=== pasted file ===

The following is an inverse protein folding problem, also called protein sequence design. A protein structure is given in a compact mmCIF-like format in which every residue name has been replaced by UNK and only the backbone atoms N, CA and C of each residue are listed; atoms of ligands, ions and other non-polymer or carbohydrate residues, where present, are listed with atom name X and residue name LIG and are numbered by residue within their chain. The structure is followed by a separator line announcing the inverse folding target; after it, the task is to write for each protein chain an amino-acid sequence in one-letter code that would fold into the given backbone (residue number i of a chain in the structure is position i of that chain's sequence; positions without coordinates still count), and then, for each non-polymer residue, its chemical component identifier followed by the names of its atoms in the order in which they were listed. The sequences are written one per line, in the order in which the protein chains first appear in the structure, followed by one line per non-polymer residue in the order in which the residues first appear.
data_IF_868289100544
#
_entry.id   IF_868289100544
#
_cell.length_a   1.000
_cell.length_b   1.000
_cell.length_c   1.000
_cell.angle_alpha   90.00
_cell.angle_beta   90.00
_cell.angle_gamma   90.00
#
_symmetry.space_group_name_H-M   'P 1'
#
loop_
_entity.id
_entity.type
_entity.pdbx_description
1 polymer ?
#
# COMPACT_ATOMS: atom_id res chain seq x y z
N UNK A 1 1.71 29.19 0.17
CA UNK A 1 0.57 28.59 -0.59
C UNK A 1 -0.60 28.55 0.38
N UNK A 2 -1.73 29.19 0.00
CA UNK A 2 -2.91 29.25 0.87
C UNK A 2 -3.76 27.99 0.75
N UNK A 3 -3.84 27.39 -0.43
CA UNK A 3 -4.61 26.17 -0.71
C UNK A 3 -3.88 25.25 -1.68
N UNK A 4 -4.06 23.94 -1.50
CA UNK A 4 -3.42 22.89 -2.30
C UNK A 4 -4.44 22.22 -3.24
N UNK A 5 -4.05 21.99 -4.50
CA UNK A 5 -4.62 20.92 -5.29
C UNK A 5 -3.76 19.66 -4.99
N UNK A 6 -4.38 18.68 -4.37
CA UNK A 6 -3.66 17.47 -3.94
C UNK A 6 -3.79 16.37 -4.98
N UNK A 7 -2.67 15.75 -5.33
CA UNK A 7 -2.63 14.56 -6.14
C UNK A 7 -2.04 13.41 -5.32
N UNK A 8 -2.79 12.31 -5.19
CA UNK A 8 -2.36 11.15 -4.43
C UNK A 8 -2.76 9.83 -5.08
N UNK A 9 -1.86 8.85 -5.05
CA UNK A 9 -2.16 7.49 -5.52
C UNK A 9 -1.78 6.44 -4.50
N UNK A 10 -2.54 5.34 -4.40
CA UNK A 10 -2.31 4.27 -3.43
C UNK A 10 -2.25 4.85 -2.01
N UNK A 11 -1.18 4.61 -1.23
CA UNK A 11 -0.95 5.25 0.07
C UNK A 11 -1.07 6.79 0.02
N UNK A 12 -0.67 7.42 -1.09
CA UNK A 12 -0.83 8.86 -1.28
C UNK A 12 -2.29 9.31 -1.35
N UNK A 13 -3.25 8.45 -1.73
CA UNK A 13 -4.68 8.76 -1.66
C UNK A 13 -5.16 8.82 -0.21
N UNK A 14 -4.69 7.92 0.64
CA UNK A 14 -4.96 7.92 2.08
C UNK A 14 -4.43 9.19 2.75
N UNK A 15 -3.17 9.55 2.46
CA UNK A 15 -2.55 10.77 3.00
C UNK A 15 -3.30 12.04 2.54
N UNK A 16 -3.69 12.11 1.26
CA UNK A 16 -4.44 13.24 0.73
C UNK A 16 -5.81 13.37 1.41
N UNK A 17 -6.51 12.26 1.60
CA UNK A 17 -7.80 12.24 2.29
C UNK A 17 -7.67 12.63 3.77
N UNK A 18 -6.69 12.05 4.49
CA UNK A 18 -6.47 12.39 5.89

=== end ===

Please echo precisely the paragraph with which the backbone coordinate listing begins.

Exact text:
The following is an inverse protein folding problem, also called protein sequence design. A protein structure is given in a compact mmCIF-like format in which every residue name has been replaced by UNK and only the backbone atoms N, CA and C of each residue are listed; atoms of ligands, ions and other non-polymer or carbohydrate residues, where present, are listed with atom name X and residue name LIG and are numbered by residue within their chain. The structure is followed by a separator line announcing the inverse folding target; after it, the task is to write for each protein chain an amino-acid sequence in one-letter code that would fold into the given backbone (residue number i of a chain in the structure is position i of that chain's sequence; positions without coordinates still count), and then, for each non-polymer residue, its chemical component identifier followed by the names of its atoms in the order in which they were listed. The sequences are written one per line, in the order in which the protein chains first appear in the structure, followed by one line per non-polymer residue in the order in which the residues first appear.